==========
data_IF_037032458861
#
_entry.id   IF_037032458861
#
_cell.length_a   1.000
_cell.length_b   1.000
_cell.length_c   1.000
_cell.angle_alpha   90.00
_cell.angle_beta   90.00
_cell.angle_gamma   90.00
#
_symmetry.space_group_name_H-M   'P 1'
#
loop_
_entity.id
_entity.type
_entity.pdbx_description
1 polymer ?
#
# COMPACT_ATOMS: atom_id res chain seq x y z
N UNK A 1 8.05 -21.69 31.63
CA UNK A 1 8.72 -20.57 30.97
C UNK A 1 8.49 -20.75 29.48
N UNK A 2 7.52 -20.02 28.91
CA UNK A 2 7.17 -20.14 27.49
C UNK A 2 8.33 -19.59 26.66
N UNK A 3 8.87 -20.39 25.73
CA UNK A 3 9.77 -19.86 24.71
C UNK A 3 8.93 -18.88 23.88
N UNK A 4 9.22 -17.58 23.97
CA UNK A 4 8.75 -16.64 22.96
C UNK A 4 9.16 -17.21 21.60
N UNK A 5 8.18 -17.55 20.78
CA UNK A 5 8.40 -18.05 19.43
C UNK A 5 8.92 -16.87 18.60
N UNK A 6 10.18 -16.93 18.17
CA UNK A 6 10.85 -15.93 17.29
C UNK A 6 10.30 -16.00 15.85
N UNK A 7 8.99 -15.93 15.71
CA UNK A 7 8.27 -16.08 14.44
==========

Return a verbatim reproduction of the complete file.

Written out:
data_IF_037032458861
#
_entry.id   IF_037032458861
#
_cell.length_a   1.000
_cell.length_b   1.000
_cell.length_c   1.000
_cell.angle_alpha   90.00
_cell.angle_beta   90.00
_cell.angle_gamma   90.00
#
_symmetry.space_group_name_H-M   'P 1'
#
loop_
_entity.id
_entity.type
_entity.pdbx_description
1 polymer ?
#
# COMPACT_ATOMS: atom_id res chain seq x y z
N UNK A 1 8.05 -21.69 31.63
CA UNK A 1 8.72 -20.57 30.97
C UNK A 1 8.49 -20.75 29.48
N UNK A 2 7.52 -20.02 28.91
CA UNK A 2 7.17 -20.14 27.49
C UNK A 2 8.33 -19.59 26.66
N UNK A 3 8.87 -20.39 25.73
CA UNK A 3 9.77 -19.86 24.71
C UNK A 3 8.93 -18.88 23.88
N UNK A 4 9.22 -17.58 23.97
CA UNK A 4 8.75 -16.64 22.96
C UNK A 4 9.16 -17.21 21.60
N UNK A 5 8.18 -17.55 20.78
CA UNK A 5 8.40 -18.05 19.43
C UNK A 5 8.92 -16.87 18.60
N UNK A 6 10.18 -16.93 18.17
CA UNK A 6 10.85 -15.93 17.29
C UNK A 6 10.30 -16.00 15.85
N UNK A 7 8.99 -15.93 15.71
CA UNK A 7 8.27 -16.08 14.44